Friday, 2 December 2011

Nature full of grace

For reasons of space, the following had to be omitted from our recent "Gardens" issue of Second Spring. Meanwhile readers who enjoyed that issue may like Jane Mossendew's blog Gardening with God.

An Early Kalendar of English Flowers

The Snowdrop in purest white arraie
First rears her hedde on Candlemas daie;
While the Crocus hastens to the shrine
Of Primrose lone on St Valentine.
Then comes the Daffodil beside
Our Ladye’s Smock at our Ladye-tide.
Aboute St George, when blue is worn,
The blue Harebells the fields adorn;
Against the day of Holie Cross,
The Crowfoot gilds the flowerie grasse.

When St Barnabie bright smiles night and daie,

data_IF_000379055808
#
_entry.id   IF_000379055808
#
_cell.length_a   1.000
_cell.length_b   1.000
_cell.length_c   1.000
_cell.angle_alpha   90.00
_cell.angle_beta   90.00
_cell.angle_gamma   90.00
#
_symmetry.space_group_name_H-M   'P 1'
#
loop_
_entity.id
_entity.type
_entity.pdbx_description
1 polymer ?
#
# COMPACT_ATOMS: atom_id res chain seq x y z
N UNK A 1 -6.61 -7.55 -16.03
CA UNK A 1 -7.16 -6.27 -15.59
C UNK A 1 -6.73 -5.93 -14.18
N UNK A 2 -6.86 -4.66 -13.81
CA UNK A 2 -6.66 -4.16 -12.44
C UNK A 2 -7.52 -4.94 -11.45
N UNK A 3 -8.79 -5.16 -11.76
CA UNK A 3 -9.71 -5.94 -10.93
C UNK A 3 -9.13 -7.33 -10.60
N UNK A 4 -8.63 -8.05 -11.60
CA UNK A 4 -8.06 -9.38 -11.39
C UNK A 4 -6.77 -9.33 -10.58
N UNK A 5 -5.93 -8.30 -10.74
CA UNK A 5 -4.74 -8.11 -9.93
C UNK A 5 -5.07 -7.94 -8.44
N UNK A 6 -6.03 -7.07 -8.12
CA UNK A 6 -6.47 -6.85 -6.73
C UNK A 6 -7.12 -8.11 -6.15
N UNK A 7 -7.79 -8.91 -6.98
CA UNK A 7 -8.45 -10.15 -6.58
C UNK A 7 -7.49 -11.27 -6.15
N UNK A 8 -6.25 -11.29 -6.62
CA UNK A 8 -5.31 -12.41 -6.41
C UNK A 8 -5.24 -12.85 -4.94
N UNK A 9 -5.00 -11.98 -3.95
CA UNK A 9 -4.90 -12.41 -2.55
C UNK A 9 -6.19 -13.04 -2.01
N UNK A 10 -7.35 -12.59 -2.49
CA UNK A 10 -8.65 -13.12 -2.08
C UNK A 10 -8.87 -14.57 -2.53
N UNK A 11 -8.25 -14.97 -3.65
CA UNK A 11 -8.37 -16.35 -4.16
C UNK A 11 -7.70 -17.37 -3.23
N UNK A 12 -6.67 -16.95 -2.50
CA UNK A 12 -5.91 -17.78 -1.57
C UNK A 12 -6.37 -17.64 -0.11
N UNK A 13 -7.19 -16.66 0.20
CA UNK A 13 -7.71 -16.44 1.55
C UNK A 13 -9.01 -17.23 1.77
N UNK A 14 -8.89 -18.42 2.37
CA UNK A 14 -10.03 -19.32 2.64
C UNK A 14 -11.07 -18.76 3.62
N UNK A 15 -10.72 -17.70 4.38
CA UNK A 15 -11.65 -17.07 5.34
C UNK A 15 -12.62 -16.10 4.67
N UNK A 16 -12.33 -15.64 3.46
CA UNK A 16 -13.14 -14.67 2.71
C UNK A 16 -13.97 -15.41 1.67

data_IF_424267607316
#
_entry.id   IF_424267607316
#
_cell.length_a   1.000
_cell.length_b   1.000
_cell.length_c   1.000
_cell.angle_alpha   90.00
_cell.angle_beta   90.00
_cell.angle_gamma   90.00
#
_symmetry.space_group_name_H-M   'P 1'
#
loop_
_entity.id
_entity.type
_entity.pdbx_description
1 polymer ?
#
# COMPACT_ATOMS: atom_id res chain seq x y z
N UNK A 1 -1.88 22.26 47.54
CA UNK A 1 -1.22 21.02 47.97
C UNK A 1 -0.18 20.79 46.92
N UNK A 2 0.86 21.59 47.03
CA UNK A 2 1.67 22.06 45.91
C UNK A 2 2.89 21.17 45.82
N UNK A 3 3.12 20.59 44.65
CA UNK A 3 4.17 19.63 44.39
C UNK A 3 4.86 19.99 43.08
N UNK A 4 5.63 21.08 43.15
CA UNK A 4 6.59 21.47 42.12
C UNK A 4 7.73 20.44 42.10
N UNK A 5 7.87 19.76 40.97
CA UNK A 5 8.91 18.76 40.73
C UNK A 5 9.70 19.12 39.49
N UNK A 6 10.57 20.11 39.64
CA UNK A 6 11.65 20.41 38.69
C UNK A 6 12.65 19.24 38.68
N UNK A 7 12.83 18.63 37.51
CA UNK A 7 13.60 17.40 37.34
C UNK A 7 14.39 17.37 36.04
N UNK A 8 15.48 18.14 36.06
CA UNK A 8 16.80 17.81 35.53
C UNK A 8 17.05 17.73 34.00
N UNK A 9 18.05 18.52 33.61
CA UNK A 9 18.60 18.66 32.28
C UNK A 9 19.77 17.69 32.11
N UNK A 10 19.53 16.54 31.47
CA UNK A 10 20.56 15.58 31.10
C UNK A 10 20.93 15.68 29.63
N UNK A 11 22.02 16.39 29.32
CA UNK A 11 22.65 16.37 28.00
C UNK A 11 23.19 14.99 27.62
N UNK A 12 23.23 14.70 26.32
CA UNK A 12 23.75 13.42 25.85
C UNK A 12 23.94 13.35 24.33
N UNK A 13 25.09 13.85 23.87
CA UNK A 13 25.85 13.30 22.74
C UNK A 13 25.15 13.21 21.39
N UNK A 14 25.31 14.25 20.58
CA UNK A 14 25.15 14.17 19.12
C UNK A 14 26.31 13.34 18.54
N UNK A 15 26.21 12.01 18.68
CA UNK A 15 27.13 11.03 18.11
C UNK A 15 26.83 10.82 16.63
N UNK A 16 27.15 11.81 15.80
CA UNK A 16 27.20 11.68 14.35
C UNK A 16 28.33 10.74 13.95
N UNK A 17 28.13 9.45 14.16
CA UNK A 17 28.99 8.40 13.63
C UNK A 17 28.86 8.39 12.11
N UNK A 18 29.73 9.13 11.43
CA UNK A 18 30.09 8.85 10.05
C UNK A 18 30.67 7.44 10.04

Poor Raged Robin blossoms in the haie.
The Scarlet Lychnis, the garden’s pride,
Flames at St John the Baptist’s tide.
From Visitation to St Swithin’s showers,
The Lilie White reigns Queen of the floures;
And Poppies a sanguine mantle spred
For the blood of the Dragon St Margaret shed.
Then under the wanton Rose, agen,
That blushes for Penitent Magdalen,
Till Lammais daie, called August’s Wheel,
When the long corn stinks of Camamile.
When Mary left us here below,
The Virgin’s Bower is full in blow;
And yet anon, the full Sunflower blew,
And became a Starre for Bartholomew.
The Passion-floure long has blowed,
To betoken us signs of the Holy Roode.
The Michaelmas Daisies, among dede weeds,
Blooms for St Michael’s valourous deeds;
And seems the last of flowers that stode,
Till the feste of St Simon and St Jude –
Save Mushrooms, and the Fungus race,
That grow till All-Hallow-tide takes place.
Soon the evergreen Laurel alone is greene,
When Catherine crownes all leaned menne.
The Ivie and Holly Berries are seen,
And Yule Log and Wassails come round agen.

Anon., cited in Gladys Taylor, Saints and Their Flowers (Mowbray, 1956), 51-2.

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